American Fork police K-9 program offers obedience classes to the public

AMERICAN FORK — It doesn’t take much to be proud of a dog. Learning to sit, stay, and fetch is usually more than enough.

So, you can imagine how proud Nick Cunningham was after his dog Zeke sniffed out drugs for the very first time.

“You’re standing there just hoping he does the job and he did it. He’s a great dog. It doesn’t take much to develop a relationship with the dog,” Cunningham said.

You see, Zeke is a K-9 with the American Fork Police Department, and Cunningham is his handler.

“It’s the best job in law enforcement,” he said.

Zeke has only been on the job about three months but has already helped find plenty of drugs in about a half-dozen different case.

Finding drugs is what they train for but it all starts with obedience.

That’s something all dog owners want with their dogs.

It’s also what gave Cunningham his big idea.

“A lot of our citizens in American Fork were contacting me at our city events and asking, ‘Hey, what do I do if my dog is doing this?’ or ‘How do I get my dog to do that?’ So, I thought of starting a class to help teach them basic skills,” Cunningham said.

Last Wednesday night was the first of his classes.

Six dog owners came to a park in American Fork, where Cunningham helped give them basic tips and advice to get their dogs to be more obedient.

Dogs like Cash.

“He’s not even listening to me,” said Andrew Fratcher, who is Cash’s owner. “He’s like a million miles away right now, watching everything else that is going on.”

Cash, a smaller terrier type mix, “He’s a mutt,” said Fratcher with a smile, knows many tricks.

It’s just he’d rather run away.

“We’ve had to go get him clear down the road sometimes,” said Fratcher. “He likes to go on walks and we enjoy taking him, but it’s hard to go on walks with him because he’s all over the place. He wants to do his own thing instead of being on a leash.”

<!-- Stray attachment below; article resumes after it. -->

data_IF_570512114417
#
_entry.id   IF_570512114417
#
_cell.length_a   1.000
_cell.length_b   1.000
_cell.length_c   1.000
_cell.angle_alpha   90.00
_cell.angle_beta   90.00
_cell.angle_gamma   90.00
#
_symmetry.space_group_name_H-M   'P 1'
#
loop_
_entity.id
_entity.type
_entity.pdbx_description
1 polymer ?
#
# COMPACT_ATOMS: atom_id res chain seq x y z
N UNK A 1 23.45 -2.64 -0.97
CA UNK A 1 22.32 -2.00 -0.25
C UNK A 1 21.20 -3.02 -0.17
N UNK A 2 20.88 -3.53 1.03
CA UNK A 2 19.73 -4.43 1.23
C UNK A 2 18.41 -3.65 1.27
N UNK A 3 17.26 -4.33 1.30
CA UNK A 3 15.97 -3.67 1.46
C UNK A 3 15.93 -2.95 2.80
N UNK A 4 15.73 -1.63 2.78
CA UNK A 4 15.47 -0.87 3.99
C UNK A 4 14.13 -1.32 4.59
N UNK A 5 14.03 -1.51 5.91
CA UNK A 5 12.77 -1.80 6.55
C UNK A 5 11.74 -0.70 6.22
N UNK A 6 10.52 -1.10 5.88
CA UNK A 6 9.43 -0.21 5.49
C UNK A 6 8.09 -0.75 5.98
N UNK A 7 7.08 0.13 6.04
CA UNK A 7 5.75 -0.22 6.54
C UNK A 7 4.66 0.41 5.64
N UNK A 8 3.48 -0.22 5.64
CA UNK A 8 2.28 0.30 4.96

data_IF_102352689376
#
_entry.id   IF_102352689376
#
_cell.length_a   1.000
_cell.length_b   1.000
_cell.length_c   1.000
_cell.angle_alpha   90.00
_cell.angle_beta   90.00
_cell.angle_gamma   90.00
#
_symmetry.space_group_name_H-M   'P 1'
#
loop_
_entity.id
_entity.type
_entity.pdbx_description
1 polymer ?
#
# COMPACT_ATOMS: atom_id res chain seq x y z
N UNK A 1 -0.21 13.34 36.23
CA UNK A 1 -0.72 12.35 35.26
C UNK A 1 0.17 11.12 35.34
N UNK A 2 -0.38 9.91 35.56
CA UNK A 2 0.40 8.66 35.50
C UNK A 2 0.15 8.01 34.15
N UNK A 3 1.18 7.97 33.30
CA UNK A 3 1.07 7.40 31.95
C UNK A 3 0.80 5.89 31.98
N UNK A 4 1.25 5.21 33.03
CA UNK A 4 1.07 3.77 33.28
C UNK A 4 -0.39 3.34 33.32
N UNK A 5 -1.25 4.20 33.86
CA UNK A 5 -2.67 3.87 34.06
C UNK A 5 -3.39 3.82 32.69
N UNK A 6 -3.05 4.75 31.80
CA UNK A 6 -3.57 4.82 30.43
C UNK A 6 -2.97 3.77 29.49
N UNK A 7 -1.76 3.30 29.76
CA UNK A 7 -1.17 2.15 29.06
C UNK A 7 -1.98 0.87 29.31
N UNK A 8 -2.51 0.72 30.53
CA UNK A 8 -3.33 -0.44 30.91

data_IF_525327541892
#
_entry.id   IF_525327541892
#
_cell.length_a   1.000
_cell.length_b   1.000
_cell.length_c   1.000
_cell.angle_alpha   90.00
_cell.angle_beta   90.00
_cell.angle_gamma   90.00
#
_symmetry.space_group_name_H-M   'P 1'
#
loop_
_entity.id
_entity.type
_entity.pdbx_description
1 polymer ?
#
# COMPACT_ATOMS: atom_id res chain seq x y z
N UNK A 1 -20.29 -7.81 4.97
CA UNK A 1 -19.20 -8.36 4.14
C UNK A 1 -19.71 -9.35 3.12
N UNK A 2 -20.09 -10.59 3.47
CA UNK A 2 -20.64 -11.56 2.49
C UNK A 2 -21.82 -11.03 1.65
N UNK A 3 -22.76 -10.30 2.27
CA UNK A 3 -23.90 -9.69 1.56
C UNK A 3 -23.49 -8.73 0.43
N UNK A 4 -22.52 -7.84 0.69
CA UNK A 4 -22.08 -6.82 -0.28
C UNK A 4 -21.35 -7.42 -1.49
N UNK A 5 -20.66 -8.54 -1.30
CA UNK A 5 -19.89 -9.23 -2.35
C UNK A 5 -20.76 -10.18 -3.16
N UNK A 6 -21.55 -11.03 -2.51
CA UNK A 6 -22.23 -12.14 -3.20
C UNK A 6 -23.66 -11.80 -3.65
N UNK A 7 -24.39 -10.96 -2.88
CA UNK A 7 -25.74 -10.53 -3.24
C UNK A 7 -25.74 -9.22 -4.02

This class gives him hope.

“If you’re trying to get your dog to do a simple sit and it won’t do it, you’re going to get frustrated. It’s just human nature. How you handle it and how you express it with your body language and everything will affect the dog,” Cunningham said.

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Basically, it’s all about patience. Cunningham believes that’s the biggest lesson for dog owners.

“And it’s about being fair with the dog and doing it the right way rather than the wrong way,” he said.

According to the department’s Facebook page, officer Cunningham is holding his obedience classes every Wednesday for a month. Cost is $10 a week, totaling $40 for the month. All the money raised from the classes goes to the American Fork Police K-9 program. If you’re interested, you can call them at 801-763-3020.

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